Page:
Best Practices for Running a Successful Online Community
Running a sucessful online community is somewhat of an art form. There are a lot of different elements that must come together to extract useful, and meaningful data from these powerful groups. In this article we article some of the best ways to make use of online communities, based on our own extensive experience. Without any further ado, these are our top five best practices:
1. Aims and objectives
Ask yourself if a community you want? If the answer is yes, here we go! Define the aims and objectives of your community. What's the general purpose, what do you want the atmosphere to be like? Look at what the specific goals of your community are. Keep them as clear and unambiguous as possible - think of the aims you want to achieve. Needless to say, keep them SMART: specific, measurable, attainable, relevant and time-bound.
2. Branding & theming
Start thinking about the brand. Communities are spaces of peer to peer engagement, sharing, and collaboration. A strong brand can help facilitate the connection between members and its goals. N.B. Not all communities evolve around an established brand - you could create a new image & theming based solely around your community's goals and shared values.
3. Purpose and Engagement
Why users would join your community. What motivates them, but is important to them, how can you give something back to them. After all, it boils down to questions like "What's the aim of the community?", "What do you want from members?" and "What is in it for your members?". Design your research to drive these motivations as well as answer your questions, e.g. factor in a weekly discussion with your client that allows you to give some tangible feedback to the community members.
4. Pick your tools & support
Every community is different and there is no "one size fits all" approach. Pick the right mix of methods, tools and features to achieve a set up that fits your research and community needs. Have a play! There is a great choice: asynchronous and synchronous tools, innovative collaboration tools, scrapbooks and brainstorming tools. Engage your members by offering profile pages and member galleries and leader boards and why not tie in a reward point system and community status bands or give members the option to send public and private messages? A tailored set up has never been easier.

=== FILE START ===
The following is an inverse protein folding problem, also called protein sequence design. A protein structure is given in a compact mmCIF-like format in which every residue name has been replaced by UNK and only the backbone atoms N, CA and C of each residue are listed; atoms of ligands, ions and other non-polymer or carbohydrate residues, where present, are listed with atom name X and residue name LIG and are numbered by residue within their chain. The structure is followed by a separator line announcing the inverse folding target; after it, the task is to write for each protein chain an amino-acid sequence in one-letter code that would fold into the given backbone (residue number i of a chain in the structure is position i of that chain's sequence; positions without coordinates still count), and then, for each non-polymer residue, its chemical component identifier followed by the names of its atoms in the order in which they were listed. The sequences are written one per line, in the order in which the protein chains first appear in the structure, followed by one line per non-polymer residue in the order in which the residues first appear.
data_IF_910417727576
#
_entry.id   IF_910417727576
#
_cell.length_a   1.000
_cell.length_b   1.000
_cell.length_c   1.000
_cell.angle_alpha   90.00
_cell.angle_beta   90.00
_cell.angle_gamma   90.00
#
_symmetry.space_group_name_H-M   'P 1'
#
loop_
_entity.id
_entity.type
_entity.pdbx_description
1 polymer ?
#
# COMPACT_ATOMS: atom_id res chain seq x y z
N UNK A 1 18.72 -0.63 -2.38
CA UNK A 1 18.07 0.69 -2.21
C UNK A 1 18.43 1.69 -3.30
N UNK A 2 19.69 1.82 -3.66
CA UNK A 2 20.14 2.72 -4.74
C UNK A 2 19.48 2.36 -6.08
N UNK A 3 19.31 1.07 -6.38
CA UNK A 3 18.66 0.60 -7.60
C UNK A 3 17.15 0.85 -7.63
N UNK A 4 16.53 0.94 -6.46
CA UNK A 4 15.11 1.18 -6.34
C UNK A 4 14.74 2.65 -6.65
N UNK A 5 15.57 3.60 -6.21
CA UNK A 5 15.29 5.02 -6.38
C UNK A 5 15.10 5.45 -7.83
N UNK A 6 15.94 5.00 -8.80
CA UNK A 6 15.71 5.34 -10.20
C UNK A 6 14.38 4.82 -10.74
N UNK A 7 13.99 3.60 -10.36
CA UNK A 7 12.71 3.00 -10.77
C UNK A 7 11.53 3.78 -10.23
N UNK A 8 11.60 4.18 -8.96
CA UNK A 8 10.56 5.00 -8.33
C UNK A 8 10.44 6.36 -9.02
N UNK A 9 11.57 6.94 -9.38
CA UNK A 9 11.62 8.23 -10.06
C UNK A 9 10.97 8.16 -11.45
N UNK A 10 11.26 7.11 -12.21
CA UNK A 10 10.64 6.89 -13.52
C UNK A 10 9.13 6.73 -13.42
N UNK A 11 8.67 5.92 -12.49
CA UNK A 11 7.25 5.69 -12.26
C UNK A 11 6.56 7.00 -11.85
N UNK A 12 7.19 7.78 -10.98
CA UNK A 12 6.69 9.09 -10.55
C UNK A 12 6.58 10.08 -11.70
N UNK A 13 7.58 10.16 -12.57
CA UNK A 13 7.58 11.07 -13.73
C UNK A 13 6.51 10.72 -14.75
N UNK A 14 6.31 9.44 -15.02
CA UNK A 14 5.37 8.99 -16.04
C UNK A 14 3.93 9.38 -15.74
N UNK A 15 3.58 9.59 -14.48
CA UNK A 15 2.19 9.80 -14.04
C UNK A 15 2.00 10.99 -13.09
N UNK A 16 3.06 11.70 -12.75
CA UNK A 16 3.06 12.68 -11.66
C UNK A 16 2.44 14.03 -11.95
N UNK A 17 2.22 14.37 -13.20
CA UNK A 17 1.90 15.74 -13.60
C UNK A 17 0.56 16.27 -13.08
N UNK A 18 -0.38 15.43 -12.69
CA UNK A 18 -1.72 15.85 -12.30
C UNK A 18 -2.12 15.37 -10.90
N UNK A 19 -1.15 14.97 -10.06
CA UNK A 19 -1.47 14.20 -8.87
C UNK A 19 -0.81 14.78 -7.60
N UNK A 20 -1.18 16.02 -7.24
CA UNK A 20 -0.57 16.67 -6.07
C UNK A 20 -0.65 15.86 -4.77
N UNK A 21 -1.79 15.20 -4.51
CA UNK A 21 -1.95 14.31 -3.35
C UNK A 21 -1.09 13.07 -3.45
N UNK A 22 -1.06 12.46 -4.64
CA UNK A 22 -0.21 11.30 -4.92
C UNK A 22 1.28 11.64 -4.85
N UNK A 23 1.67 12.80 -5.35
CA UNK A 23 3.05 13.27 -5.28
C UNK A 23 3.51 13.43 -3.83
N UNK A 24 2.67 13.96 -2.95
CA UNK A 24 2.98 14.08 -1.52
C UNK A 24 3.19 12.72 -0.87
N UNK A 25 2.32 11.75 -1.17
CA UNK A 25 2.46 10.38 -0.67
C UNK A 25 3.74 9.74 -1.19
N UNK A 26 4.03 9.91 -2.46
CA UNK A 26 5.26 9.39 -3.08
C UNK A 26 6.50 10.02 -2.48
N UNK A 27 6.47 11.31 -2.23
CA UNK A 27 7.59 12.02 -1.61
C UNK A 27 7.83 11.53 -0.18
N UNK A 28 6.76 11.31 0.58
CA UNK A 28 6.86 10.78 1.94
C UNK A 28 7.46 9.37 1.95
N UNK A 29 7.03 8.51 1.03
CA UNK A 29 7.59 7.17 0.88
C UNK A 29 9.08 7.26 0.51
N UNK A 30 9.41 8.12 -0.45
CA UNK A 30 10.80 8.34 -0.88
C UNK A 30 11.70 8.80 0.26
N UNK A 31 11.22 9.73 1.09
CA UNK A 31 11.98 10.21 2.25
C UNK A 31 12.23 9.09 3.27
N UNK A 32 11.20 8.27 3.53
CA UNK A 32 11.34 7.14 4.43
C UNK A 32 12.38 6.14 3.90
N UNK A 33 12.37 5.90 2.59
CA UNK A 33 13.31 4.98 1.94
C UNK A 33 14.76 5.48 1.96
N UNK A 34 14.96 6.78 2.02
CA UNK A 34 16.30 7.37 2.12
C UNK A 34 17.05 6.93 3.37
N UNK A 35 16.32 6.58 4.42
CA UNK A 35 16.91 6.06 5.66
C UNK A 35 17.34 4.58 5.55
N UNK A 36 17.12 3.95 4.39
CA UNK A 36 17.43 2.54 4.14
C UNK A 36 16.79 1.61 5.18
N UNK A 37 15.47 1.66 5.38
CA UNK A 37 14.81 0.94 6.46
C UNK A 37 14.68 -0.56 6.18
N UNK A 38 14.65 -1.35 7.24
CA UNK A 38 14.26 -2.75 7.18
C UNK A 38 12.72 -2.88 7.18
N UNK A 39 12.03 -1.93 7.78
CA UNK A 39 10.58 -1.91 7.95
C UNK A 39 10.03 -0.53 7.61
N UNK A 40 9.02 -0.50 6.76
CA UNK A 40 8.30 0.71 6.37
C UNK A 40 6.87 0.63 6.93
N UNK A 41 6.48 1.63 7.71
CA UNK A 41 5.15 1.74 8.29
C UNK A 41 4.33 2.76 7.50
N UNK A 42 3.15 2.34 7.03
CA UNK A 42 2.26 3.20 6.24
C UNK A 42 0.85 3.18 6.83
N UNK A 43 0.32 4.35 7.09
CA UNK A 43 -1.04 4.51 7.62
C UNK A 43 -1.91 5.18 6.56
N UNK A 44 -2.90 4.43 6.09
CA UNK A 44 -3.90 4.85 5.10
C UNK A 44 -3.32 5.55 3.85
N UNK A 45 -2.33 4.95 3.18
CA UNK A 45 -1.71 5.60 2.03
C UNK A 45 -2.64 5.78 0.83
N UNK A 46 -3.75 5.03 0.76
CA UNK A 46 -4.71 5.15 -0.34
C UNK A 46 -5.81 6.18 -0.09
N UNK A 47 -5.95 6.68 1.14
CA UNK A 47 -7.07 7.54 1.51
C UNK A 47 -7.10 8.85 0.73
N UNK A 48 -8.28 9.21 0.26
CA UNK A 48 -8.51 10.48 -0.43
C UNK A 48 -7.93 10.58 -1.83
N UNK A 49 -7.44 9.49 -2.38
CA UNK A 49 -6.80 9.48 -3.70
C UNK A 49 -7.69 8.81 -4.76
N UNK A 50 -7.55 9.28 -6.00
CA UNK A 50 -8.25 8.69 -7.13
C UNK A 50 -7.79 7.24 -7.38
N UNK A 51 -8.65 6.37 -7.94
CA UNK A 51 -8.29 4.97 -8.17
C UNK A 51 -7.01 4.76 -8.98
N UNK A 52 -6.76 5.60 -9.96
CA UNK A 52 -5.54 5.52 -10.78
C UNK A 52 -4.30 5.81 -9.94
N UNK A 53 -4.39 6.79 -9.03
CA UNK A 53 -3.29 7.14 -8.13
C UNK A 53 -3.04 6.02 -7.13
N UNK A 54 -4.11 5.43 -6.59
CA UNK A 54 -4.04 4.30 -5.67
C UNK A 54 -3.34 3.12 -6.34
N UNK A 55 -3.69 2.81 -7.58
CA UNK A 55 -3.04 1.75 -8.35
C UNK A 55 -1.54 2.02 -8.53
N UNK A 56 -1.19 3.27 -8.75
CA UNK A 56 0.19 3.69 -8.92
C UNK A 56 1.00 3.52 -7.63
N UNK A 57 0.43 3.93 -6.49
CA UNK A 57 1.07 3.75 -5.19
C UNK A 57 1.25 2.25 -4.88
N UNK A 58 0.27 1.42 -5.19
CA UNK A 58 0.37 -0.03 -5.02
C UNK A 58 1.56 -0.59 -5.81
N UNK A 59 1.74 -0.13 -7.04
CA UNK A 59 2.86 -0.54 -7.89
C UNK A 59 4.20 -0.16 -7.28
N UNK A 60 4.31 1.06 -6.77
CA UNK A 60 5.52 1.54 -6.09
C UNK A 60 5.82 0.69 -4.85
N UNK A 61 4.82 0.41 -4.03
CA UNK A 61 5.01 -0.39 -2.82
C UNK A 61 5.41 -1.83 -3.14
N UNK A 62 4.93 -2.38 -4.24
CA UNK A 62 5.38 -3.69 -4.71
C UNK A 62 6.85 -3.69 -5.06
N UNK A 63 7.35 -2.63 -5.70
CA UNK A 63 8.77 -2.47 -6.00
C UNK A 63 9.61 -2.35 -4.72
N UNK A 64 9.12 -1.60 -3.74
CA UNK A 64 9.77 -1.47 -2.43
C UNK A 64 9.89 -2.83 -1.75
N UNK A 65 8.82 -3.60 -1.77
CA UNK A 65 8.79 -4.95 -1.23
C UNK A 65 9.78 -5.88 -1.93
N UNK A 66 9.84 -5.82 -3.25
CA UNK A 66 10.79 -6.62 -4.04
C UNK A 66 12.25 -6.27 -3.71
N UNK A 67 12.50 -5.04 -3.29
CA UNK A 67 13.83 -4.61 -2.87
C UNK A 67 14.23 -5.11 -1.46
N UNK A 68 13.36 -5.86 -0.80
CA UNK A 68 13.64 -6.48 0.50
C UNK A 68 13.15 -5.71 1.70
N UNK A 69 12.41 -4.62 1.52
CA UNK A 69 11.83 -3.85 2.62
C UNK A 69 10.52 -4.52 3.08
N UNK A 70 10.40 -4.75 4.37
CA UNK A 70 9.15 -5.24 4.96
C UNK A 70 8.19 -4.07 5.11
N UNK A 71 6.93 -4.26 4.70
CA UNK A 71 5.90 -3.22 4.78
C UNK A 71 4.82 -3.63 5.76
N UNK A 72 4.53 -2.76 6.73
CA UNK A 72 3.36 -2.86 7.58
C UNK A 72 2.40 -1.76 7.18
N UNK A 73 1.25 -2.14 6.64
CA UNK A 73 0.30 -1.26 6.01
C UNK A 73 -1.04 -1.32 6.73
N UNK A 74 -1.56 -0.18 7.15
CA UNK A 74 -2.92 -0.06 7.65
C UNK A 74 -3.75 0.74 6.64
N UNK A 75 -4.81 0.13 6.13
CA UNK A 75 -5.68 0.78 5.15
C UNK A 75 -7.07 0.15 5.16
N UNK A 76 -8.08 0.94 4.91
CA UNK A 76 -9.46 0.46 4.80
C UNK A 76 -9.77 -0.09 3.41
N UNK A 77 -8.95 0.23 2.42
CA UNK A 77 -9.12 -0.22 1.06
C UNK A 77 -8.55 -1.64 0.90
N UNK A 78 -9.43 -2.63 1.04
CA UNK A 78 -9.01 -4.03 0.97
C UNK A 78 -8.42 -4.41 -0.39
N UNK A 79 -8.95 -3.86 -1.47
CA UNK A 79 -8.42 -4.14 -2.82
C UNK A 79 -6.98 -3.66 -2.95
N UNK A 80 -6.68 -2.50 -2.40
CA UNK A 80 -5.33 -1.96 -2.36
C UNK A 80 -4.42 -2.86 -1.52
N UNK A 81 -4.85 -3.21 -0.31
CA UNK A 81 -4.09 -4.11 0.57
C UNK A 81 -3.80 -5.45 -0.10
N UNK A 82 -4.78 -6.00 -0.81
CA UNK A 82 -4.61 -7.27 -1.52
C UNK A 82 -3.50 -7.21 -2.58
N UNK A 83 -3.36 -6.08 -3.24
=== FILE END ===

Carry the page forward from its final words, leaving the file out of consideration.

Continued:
5. Get started with good community management
A community manager is engaged with your audience on a daily basis. They review, listen, analyse, judge and moderate. They are crucial to building a successful online community. Give them the ability to:
Assign resources and adequate incentives
Have the time and dedication to establish and maintain contact and relationships with members - this helps in creating a sharing culture where members open share, communicate and value open discussions.
Immerse themselves. A good community manager reads and digests content, identifies engaging themes and reacts by posting, sharing or appreciating feedback. A community manger wants to be transparent, add a personal touch and be approachable. They will also read and check the community regularly and as often as needed (up to several times a day) to be able to respond fast to participants and members. If there is no quick answer, they let members know that they are looking into it.
Create a space just for members. Aside to the planned research, ensure there is space for members to get creative and talk about what matters to them. Remember, a lot of unprompted feedback can be more valuable than things your researchers have prepared or pre-set in advance. Let there be space for free and unstructured feedback and let the members make use of it.
Look at your community from an analytic point of view. A good community manager knows his or her audience by heart and inside out. They will use all the tools available to measure and evaluate your audience, feedback, response rates, activity rates etc. Where and when necessary, the community manager can organically step in and steer into the right direction to achieve the best balance of engagement, research and communication.
It is worth keeping in mind that your community thrives exactly because there are different user types. Different members will fill the varying roles and user profiles within a community. Not all will actively post - in fact, the majority might be in it to consume and read. Others grow from being watchers or sharers to commentators or even produce their own content. And, just like in real life - if you ask for something, give something back or say thank you.
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Annette has worked on InsightHub for 11 years, nurturing it into the internationally-regarded platform it is today. She is a highly experienced researcher and her background in UI/UX has been imperative in making InsightHub the unique hybrid platform it is today. You can follow Annette on Twitter and connect with her on LinkedIn.